I guess it’s all about what you’re used to, and I’m definitely not acclimating well. I’ve been with this man for over 40 years, and he’s never had more than a two-day growth.
However, there was a brief moment in time many years ago, when he did grow a beard. He shaved it off rather quickly though, after he was approached by several men in long black coats who addressed him as “Rabbi.” Not that he has anything against rabbis, or men in long black coats, for that matter. I think it was more of a concern that they would ask him for some profound interpretation of the Talmud, or if he was available to perform a bris. Neither of those requests was he equipped to handle.
I hope, like the beard, the mustache passion will quickly fade. But I’m not so sure. Lately, he’s taken to tenderly grooming it, then proudly pointing out the results of his tonsorial dexterity. I confess I am not enthusiastic in my admiration.
Because of the mustache, I have begun worrying about things I’ve never before considered. Potential mustache hazards. Like, what happens when men with mustaches eat soup? Or worse, what if a man with a mustache gets a really bad cold. And sneezes. How do you blow your nose with a mustache? Does “it” land on the hair above the upper lip? And what if there’s a nose bleed? These gross thoughts have begun to keep me awake at night, while he and his mustache are peacefully asleep.
So what does sporting a mustache say about a man? Is it masculinity and power? Is it his hipness, or perhaps even a fashion statement? Can I blame it on the coronavirus?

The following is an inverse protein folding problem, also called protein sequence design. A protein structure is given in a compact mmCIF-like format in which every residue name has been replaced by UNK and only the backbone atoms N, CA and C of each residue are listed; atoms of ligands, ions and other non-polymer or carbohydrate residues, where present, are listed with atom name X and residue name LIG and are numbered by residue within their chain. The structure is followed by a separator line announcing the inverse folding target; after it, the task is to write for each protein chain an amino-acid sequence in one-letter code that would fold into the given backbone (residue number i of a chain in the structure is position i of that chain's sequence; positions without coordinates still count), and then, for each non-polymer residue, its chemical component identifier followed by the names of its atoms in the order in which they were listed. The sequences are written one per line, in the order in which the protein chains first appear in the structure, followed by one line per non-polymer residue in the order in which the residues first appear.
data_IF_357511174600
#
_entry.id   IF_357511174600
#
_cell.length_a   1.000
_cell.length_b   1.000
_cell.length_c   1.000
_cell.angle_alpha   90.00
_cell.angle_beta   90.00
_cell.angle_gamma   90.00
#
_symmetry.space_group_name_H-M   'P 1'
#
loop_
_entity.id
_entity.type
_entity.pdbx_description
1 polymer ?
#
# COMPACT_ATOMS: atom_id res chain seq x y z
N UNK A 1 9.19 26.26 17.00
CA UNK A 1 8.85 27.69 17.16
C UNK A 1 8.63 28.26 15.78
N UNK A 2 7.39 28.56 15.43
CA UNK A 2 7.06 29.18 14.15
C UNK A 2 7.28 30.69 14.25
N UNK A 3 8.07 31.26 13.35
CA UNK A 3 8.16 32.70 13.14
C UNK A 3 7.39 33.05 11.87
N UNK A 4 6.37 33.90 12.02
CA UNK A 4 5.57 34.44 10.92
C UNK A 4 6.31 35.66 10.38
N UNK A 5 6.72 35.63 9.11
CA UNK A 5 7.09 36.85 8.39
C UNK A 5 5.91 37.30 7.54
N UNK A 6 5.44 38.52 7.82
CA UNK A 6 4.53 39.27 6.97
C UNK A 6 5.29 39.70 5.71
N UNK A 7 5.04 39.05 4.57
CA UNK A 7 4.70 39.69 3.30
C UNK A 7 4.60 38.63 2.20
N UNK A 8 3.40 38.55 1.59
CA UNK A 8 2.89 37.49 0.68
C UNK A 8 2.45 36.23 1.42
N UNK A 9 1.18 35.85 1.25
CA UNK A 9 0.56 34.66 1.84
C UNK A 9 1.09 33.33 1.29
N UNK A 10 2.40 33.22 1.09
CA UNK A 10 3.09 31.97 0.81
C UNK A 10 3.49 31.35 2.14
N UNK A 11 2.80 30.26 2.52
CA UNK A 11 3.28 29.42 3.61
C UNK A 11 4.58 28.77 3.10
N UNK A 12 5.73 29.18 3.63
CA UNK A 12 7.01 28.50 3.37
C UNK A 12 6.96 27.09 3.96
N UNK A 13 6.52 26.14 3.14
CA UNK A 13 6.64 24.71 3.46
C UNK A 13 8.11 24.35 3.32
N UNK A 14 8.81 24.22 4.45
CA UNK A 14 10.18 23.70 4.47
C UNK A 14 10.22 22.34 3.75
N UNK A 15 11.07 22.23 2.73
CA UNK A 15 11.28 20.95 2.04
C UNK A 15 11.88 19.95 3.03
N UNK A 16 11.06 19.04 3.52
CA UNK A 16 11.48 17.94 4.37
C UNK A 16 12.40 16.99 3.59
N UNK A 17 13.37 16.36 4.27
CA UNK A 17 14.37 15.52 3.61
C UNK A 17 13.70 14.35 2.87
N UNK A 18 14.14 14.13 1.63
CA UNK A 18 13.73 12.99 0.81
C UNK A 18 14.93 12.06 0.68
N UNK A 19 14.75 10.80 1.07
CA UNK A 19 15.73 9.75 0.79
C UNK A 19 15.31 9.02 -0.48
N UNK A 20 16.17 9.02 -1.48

I realize that men are more limited than women when it comes to opportunities to alter their appearance. They are rarely spotted at a cosmetics counter in Bloomingdale’s getting a complete makeover. And growing a mustache is a lot less expense than spending hundreds of dollars on products and promises.
I have to reread our pre-nup. I’m pretty sure there was a clause that stated I relinquish my right to the TV remote control. And he relinquishes his right to grow facial hair. But I could be wrong.
If this fixture upon his face becomes permanent, or even semi-permanent, I suppose I’ll have to change my attitude and my outlook. My associations with mustaches will have to become more positive. Less about Stalin, Hitler, and porn stars, and more about Teddy Roosevelt, Albert Einstein, my very nice next-door neighbor, or The Village People. In fact, there may just be something in this for me. If he’s going to walk around resembling Sonny Bono, perhaps I should start dressing like Cher!
And so we begin a new chapter in our forty-year marriage. And I hope it’s a short one. One that closes before he starts to resemble Yosemite Sam, or I develop a rash from kissing a Brillo pad!
About the Author
Susan is the author of two award-winning collections of humorous personal essays: “How Old Am I in Dog Years?” and “How to Complain When There’s Nothing to Complain About.” Check out her Author Page HERE.